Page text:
A seasonal use for the Dome, which shows that the blight of homelessness is still with us

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The Independent Online

The Millennium Dome has - at long last - been put to good use. Five years ago the great white elephant of south-east London, a monument to New Labour's hubris, welcomed the great and good to Britain's showpiece New Year's eve celebrations. But this year it is playing host to some of the most forlorn and vulnerable individuals in our society. Throughout this Christmas holiday, the vast, empty, arena will be converted into a shelter for the homeless. Some 800 rough sleepers are expected to make the trip to Greenwich over the next few days, where they will receive food, basic medical care and shelter from the cold.

The Millennium Dome has - at long last - been put to good use. Five years ago the great white elephant of south-east London, a monument to New Labour's hubris, welcomed the great and good to Britain's showpiece New Year's eve celebrations. But this year it is playing host to some of the most forlorn and vulnerable individuals in our society. Throughout this Christmas holiday, the vast, empty, arena will be converted into a shelter for the homeless. Some 800 rough sleepers are expected to make the trip to Greenwich over the next few days, where they will receive food, basic medical care and shelter from the cold.

The organiser of this event, the charity Crisis, believes the Dome can be more than simply a giant hostel. It has established a training fair, where the destitute can take part in workshops in, among other things, plumbing and IT. Those who attend will also have the opportunity to sign up to year-round courses. Commendably, Crisis wants this Christmas to be an opportunity for its guests not just to get out of the cold, but to improve their lives.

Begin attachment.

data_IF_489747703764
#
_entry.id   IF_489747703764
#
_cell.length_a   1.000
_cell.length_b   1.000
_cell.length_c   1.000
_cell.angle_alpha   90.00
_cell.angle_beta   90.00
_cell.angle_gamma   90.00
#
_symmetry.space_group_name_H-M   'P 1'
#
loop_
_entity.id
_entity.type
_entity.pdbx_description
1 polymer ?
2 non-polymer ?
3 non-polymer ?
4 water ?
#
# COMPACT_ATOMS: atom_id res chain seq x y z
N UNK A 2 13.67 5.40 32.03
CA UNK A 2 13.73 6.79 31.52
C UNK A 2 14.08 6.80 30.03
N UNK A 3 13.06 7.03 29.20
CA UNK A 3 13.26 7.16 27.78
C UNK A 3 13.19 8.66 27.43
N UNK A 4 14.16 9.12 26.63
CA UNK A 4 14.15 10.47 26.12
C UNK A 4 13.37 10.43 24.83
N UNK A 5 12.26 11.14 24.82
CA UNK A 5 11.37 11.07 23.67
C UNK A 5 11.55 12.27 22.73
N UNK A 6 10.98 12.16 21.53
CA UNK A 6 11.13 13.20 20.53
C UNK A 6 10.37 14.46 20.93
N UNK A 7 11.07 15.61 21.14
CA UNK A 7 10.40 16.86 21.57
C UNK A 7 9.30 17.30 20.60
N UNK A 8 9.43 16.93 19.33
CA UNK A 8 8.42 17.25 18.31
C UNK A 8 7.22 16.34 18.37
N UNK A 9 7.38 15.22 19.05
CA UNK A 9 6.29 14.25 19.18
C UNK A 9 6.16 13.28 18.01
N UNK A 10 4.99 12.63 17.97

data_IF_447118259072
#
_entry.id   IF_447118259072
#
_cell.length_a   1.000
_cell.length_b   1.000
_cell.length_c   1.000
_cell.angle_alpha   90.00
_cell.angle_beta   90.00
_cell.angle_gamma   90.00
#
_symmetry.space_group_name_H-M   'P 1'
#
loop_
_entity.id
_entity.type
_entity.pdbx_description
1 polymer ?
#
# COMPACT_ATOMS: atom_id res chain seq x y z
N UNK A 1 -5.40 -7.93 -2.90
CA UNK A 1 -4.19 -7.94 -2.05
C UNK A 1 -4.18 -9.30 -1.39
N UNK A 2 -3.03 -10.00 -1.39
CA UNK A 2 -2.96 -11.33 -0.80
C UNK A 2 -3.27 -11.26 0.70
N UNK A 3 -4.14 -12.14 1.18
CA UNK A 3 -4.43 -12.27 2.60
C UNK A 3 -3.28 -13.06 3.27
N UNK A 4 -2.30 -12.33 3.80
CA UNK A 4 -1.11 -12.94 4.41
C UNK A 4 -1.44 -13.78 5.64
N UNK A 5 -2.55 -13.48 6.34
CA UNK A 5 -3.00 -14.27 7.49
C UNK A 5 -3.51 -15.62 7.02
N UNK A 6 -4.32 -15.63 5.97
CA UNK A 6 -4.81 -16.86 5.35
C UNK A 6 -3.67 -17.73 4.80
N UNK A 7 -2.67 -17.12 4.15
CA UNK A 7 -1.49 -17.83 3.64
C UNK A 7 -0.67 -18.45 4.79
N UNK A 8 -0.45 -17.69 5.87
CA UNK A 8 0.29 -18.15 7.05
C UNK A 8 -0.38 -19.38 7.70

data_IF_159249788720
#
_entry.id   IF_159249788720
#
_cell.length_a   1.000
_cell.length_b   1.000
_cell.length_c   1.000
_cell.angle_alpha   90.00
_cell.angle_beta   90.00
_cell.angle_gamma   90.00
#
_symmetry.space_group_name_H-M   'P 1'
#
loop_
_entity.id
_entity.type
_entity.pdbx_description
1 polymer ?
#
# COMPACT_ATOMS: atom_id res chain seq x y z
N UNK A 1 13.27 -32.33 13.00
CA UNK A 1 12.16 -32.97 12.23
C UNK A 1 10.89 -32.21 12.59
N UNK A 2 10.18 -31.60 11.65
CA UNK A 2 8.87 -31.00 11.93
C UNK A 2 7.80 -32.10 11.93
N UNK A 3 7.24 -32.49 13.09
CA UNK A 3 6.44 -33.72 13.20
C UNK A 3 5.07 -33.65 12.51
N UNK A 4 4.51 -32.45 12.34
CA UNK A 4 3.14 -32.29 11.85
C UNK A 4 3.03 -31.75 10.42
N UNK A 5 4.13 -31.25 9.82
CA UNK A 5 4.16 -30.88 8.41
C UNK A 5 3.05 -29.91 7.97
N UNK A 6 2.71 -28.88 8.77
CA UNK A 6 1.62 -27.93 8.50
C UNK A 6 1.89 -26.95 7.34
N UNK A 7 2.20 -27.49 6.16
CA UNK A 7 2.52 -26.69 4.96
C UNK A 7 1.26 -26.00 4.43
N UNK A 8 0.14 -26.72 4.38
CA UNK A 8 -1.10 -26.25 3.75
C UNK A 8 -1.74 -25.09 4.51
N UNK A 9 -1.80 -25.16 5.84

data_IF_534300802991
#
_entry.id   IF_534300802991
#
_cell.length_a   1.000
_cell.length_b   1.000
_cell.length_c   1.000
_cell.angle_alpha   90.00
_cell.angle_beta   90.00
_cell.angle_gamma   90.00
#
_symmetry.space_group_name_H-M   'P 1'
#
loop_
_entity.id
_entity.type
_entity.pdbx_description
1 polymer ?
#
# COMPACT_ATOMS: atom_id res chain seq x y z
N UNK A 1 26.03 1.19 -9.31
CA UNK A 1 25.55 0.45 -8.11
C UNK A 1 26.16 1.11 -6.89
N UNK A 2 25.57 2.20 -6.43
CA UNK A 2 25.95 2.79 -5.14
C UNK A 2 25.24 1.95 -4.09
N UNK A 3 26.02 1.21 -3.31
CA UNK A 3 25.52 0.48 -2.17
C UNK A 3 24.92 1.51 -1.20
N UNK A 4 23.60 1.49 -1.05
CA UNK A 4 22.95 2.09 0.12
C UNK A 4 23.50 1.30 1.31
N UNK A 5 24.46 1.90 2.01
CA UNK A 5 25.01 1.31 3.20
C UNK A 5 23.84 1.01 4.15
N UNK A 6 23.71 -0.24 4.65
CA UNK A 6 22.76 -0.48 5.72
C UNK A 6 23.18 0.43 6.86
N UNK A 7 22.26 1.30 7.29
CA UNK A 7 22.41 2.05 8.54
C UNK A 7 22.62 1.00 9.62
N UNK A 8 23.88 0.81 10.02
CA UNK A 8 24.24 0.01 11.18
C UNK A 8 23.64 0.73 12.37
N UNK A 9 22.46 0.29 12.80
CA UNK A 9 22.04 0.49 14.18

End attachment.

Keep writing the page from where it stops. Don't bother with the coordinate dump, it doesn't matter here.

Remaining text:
The fact that it is still possible to find people sleeping rough in the streets of Britain, a country which boasts the fourth largest economy in the world, is a disgrace. Anyone who clings to the belief that homelessness is some sort of "lifestyle choice" ought to consider the dangers such unfortunate people face every day. A survey by the London School of Economics has found that homeless people are 13 times more likely to be the victims of violent crime than the general public. Half say they have been victims of a violent attack at some point. About the same proportion have been robbed of what meagre valuables they might once have possessed. But few go to the police, since the constabulary often takes a dim view of the homeless. More common than physical attack or robbery is verbal abuse. Contemptuous put-downs such as "get a job" or "parasite" are two particular favourites. It all adds up to a rather miserable "lifestyle".

The Government certainly deserves credit for the way it has confronted the issue since coming to power in 1997. The Rough Sleepers' Unit has been remarkably successful in reducing the number of people on the streets each night, in no small part through its progressive approach to helping people to overcome drug dependency. But there is a risk that all this good work could be undone.

Figures released by the Office of the Deputy Prime Minister earlier this month, compiled from local council records, show that there are 400,000 "hidden homeless" in Britain, living in hotels and B&Bs. While it is true that most of them are in accommodation of reasonable quality, this cannot be considered a long-term solution. Hidden homelessness may not be "a Cathy Come Home situation", as John Prescott has put it, but it is a serious problem, nonetheless. Children living in these circumstances (of whom there are 100,000) suffer disproportionately from health problems. They also have difficulties pursuing their education. And adults in temporary accommodation are often only one crisis away from being back on the streets.

The problem is due to the dilatory way local and central government have gone about building social housing over the years, especially in London. But the Government's response has been to cut its funding for schemes to help to settle people permanently. Its goal of reducing the number of homeless families by 30,000 over next 13 years is woefully unambitious. The National Housing Federation and the homelessness charities warn that it could lead to disaster.

There are other reasons to fear that the scourge of homelessness could return. The Government's "tough" policy on asylum-seekers is pushing an increasing number of refugees into near-destitution. Our over-stretched prison service is cutting back on resettlement programmes; as a result, many people leave prison only to end up on the street. We are in danger of going back to a less civilised time. The battle against homelessness is by no means over.

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